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Turkey to seek more flexible terms on new gas contracts after Black Sea find

Turkey to seek more flexible terms on new gas contracts after Black Sea find

Ankara, September 11 - Neftegaz.RU. Gas contracts that expire next year are unlikely to be renewed if suppliers approach the deals with 'the same old habits, no flexibility and not very competitive price offers,' a senior Turkish official said following the Black Sea gas discovery, Turkish Daily Sabah reported.

Starting in April, almost a 3rd of Turkey’s existing contracts, totaling 16 billion m3 a year, will expire over the next year, including those with Russia’s Gazprom, Azerbaijan’s SOCAR and the LNG deal with Nigeria. Those contracts are indexed to oil prices and include take-or-pay clauses.

“We started to discuss whether we are going to renew them or whether we are going to find alternative supply," the Turkish energy ministry official told reporters. “It depends on the suppliers and it depends on the market players what kind of terms and conditions they are going to give us.”

If the suppliers approach the agreements with the “same old habits, no flexibility, not very competitive price offers, ... I don’t think we will see the existing contracts continue," said the official, who spoke on condition of anonymity.

Turkey heavily relies on imported resources to meet its energy demand. It imports 92% of its crude oil needs and almost the entire gas demand and gas consumption. The country has been paying around $44 billion per year for energy imports over the last decade, the official said.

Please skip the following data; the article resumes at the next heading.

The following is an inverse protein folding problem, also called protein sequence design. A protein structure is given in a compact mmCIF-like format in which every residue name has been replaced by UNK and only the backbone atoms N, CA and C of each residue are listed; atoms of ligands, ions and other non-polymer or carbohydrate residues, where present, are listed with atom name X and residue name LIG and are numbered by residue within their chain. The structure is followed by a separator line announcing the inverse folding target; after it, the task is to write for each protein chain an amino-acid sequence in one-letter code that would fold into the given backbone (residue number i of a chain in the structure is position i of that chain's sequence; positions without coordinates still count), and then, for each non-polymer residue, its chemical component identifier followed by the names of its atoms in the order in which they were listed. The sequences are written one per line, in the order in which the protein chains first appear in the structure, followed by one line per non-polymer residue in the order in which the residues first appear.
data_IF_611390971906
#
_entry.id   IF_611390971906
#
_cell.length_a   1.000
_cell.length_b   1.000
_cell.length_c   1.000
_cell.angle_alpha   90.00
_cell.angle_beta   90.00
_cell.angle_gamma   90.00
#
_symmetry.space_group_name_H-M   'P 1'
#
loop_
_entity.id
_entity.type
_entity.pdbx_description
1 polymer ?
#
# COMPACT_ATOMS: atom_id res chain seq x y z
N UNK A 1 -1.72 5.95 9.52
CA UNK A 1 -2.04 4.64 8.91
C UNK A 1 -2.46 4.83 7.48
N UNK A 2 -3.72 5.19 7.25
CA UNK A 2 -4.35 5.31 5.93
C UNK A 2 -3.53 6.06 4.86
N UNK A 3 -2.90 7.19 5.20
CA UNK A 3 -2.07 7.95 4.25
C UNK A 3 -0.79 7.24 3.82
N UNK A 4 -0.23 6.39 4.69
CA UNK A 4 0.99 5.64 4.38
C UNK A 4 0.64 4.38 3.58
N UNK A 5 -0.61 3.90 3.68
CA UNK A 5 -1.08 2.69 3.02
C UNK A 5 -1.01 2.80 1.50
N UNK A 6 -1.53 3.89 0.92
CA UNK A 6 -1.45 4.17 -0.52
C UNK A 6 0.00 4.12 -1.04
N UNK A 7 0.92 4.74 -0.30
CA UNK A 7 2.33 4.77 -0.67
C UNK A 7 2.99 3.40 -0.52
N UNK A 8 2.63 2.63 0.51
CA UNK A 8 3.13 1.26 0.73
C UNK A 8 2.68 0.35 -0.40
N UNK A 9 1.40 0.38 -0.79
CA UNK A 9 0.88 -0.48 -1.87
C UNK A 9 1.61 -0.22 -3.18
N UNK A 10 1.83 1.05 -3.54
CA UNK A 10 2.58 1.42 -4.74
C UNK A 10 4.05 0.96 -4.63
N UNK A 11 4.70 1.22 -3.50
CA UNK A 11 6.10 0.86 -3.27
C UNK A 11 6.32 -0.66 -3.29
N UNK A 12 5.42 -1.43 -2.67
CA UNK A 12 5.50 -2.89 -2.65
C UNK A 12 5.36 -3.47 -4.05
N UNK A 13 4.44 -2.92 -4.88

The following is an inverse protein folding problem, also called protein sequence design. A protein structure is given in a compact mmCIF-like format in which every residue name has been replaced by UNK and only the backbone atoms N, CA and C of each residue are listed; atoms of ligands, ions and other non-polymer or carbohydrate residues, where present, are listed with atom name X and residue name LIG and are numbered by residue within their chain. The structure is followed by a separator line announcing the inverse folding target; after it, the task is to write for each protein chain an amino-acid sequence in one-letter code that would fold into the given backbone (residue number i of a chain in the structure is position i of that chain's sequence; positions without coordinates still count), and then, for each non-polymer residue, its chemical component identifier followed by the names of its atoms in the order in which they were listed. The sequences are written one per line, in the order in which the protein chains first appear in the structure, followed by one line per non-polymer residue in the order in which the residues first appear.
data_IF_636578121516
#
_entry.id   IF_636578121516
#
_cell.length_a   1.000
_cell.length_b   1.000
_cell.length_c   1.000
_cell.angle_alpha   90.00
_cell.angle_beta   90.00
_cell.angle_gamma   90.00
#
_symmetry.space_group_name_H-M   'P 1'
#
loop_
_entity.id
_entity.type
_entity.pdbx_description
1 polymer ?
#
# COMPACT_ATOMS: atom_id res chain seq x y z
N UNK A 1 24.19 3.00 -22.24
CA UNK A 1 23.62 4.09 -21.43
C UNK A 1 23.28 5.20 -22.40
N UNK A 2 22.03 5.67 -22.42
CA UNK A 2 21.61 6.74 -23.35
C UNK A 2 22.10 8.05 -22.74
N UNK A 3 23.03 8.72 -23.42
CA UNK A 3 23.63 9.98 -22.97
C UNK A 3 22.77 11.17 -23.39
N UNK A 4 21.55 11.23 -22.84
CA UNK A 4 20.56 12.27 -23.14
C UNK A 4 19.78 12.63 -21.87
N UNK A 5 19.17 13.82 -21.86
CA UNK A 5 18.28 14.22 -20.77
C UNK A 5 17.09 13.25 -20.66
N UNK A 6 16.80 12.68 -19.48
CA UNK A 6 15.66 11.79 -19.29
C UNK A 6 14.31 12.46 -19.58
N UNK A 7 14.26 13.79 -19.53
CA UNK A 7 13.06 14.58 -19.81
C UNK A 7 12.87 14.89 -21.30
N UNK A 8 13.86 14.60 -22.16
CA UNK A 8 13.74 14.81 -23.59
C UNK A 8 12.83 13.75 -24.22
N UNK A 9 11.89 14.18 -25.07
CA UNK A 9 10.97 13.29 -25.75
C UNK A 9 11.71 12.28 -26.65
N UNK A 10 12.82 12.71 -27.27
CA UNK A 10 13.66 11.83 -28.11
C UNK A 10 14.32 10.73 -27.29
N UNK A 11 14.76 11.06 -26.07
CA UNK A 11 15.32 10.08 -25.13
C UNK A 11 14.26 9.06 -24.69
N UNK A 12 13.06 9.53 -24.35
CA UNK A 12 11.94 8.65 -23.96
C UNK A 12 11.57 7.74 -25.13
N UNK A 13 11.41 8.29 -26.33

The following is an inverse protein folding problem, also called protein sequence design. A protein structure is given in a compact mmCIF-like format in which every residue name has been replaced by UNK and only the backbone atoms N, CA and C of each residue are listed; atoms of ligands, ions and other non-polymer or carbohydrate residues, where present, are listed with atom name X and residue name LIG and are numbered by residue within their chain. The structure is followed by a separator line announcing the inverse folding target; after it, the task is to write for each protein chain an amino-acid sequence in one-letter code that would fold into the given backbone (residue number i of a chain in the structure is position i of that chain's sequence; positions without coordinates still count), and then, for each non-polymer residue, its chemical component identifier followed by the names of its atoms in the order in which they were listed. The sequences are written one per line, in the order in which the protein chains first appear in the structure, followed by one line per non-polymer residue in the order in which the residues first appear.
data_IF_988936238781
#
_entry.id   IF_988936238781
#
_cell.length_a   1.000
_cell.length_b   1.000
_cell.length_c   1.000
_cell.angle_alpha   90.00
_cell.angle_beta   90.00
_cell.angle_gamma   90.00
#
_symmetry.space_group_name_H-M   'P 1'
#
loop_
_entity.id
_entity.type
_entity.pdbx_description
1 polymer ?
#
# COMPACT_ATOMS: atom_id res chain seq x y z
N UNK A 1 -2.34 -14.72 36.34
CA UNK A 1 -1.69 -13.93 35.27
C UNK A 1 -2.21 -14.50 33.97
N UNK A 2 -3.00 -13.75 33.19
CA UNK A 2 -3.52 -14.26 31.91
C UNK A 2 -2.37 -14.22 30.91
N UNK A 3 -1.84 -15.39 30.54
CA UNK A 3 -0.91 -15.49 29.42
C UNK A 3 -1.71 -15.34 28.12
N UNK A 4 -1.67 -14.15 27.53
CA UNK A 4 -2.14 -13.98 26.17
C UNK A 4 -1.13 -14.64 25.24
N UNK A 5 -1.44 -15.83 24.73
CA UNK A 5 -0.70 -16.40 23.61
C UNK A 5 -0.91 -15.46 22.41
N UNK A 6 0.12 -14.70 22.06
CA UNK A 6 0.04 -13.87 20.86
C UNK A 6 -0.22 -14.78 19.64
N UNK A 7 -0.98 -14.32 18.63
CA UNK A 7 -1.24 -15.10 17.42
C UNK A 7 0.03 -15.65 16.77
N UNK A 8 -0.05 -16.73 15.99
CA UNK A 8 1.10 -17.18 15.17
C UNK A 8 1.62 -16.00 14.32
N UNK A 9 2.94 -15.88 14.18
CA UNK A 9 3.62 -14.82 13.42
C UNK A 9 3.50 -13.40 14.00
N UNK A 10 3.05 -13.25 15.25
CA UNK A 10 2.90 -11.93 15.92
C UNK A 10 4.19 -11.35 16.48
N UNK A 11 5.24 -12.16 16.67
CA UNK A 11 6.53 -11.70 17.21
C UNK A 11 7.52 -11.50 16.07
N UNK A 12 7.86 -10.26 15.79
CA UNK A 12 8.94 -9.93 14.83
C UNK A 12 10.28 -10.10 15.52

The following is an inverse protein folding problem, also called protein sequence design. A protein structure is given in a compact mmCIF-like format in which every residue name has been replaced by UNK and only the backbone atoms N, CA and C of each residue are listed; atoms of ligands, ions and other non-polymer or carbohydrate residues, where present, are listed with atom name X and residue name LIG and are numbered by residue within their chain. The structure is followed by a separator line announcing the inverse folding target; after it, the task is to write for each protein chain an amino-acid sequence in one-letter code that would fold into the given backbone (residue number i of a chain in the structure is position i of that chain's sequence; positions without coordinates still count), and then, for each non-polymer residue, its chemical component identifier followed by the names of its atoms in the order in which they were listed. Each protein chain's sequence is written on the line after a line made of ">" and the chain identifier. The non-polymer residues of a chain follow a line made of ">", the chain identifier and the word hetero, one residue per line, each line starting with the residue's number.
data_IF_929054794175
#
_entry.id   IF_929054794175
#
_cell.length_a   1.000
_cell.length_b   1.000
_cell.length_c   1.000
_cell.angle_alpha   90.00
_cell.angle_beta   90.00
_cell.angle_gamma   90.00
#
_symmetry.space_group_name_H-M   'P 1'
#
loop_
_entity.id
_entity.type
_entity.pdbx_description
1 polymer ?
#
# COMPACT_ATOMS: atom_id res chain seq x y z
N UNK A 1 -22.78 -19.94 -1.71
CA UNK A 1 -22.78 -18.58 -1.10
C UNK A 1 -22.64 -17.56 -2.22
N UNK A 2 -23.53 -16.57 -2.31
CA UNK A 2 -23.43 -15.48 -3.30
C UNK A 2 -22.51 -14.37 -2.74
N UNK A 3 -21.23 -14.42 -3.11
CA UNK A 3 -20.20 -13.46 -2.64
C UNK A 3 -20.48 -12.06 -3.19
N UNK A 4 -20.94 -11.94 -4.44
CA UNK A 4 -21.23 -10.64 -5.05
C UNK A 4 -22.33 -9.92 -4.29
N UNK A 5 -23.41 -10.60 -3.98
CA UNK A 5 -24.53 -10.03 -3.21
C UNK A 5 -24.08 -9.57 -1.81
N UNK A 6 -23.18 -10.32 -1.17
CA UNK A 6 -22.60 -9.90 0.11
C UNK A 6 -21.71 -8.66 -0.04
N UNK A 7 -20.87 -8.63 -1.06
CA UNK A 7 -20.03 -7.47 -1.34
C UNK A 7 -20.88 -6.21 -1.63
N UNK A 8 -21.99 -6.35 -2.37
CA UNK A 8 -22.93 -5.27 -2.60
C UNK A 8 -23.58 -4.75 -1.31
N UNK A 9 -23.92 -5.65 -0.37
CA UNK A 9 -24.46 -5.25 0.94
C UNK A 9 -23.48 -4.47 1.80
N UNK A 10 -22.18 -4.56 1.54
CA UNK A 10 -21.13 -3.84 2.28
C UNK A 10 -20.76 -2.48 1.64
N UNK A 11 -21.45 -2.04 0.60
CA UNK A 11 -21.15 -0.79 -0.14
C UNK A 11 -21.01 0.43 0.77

The country has seen a noteworthy drop in imports from its major markets such as Russia and Iran in the 1st half of 2020, while imports from Azerbaijan and LNG imports from the U.S. surged.

Natural gas imports from Iran and Russia declined by 44.8% and 41.5%, respectively, from January through June, according to data by the Energy Market Regulatory Authority (EPDK).

“Every year, we were paying $44 billion on average to import energy, and this is the main reason that the Turkish economy creates a current account deficit,” he noted, stressing that the main reason behind Turkey’s comprehensive long-term offshore and onshore upstream activities has been to reduce external dependency on oil and gas.

The country has also been boosting its energy infrastructure investments, including increasing its regasification capacity, citing the advantage of cheaper LNG prices.

“The last couple of months, the LNG supply to the Turkish gas market was very significant, and the U.S. all of a sudden became the 2nd-largest supplier in the 1st part of 2020,” said the official. “But again, the main reason was that they were very competitive. And I believe that the other suppliers will understand this development and will provide what the market needs.”

“And that’s why when you look at today’s share of, let’s say, Russian supply to Turkey, it has very significantly decreased, but it is not related to our contracts or it is not related to changing supply portfolio. It is related to basically the competitiveness of gas, and when you have a very old fashioned, oil-indexed take-or-pay contract, it does not fit today’s realities,” the official explained.

Turkey expects the field discovered last month, the largest in the country’s history, to meet 30% of its domestic gas demand when plateau production is reached, which is currently planned for 2025. The country said the field in the Tuna-1 location of the Sakarya Gas Field in the Black Sea contains 320 bcm of recoverable gas.

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